Normally, early spring is when strawberries are planted in Michigan.
One reason for this is the potential for soil heaving during late fall or early winter. The alternate freezing and thawing of soil which causes soil heaving can damage newly planted plants.
The other reason is too short of time left for strawberry plants to fully develop their crowns, which are the solid part of strawberry plants where the leaves and roots come together.
Strawberry flowers that grow in the spring arise from the crowns so it is important to get the crowds as developed as possible before the daylight hours become too short to allow for additional plant growth.
If you need to move your strawberries anyway for some reason, it might be worth trying transplanting strawberries in the fall.
I have a small patch that needed to be moved so I opted to move them this fall rather than wait until spring.
If you decide to try fall transplanting, there are a few things you need to keep in mind to improve your odds for success.
First, never plant strawberries in a newly tilled sod area. Underground insects that feed on grass roots will also feed on strawberry roots.
Also, tilling sod stimulates germination of weed seeds causing you to have a large flush of weeds that will be difficult to remove. Weeds can completely overwhelm strawberry plants very quickly.
Moving your plants to a spot in your garden can be a viable option since an existing vegetable or flower garden usually has comparatively few weeds and most of the root insects have been eliminated.
If you decide to move your strawberry plants to a spot in the garden, make sure they will not be in an area where the plants from the nightshade family were growing. These include tomatoes, potatoes, peppers, eggplant, petunia, flowering tobacco, etc.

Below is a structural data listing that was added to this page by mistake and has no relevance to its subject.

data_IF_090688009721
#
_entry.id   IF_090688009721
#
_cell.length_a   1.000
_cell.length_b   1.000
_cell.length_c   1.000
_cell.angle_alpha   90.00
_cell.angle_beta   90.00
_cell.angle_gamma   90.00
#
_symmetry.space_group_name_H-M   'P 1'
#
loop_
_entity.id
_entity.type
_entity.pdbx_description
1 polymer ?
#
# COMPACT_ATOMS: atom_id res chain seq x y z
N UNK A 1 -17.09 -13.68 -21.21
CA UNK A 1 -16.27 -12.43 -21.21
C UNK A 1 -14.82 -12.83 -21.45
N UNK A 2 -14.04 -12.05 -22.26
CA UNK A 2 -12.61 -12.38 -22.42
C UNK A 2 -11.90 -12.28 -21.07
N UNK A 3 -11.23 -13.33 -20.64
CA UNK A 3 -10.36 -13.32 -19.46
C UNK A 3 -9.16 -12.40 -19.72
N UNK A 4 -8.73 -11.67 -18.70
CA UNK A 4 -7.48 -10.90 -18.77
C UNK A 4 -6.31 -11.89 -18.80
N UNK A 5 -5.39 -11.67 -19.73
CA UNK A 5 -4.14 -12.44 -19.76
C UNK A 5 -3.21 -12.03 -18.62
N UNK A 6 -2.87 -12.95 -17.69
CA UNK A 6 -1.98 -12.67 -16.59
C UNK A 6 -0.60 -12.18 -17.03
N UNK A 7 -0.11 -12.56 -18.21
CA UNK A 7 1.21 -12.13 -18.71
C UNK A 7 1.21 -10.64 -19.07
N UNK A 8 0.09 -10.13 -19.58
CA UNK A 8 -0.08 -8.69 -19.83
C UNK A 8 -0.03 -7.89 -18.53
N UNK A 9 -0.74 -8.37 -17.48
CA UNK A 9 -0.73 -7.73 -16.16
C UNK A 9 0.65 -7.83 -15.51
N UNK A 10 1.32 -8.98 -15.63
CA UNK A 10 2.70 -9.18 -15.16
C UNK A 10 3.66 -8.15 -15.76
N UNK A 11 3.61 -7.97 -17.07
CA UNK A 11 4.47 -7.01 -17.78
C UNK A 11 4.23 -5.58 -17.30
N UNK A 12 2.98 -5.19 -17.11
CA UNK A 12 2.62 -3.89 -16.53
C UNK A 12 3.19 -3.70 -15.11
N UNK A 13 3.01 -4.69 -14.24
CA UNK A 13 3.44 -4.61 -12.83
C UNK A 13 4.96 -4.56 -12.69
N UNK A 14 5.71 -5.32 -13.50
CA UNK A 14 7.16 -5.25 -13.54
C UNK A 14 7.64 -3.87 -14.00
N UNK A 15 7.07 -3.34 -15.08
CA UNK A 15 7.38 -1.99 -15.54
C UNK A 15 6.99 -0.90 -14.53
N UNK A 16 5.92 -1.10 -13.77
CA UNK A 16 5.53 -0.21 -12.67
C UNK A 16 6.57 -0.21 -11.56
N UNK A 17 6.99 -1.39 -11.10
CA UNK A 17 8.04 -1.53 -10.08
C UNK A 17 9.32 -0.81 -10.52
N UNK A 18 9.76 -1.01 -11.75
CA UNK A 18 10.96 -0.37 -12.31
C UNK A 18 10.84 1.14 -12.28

Nightshade roots harbor diseases that will infect strawberry roots.
Because the crown is the most important part of a strawberry plant, it must be situated at just the right level in the soil. Place the plants so that the mid-height of the crown is right at the soil line. If you are digging up an entire plant, simply planted at the depth it was growing in its original spot.
Strawberries are usually planted about 1 to 2 feet apart in the row. Rows, in turn, are about 3 feet apart from each other.
Be sure to water well immediately after planting. Additionally, if there is not much rain, make up for it so that the plants get about 1 to 1 ½ inches of rain water equivalent per week.
It will be necessary to mulch your plans later in the fall. Line up some nice clean straw now so that you have it on hand when it is time to mulch.
When several hard freezes in the low 30s to upper 20s occur, mulch your strawberry plants. Fluff up your straw and cover your plants 3 to 6 inches deep.
Daylight hours are rapidly diminishing, so if you decide to transplant strawberry plants this fall, do it now. One week can make the difference between success and failure at this time of year.
Imagine all of those luscious strawberries from your new strawberry patch!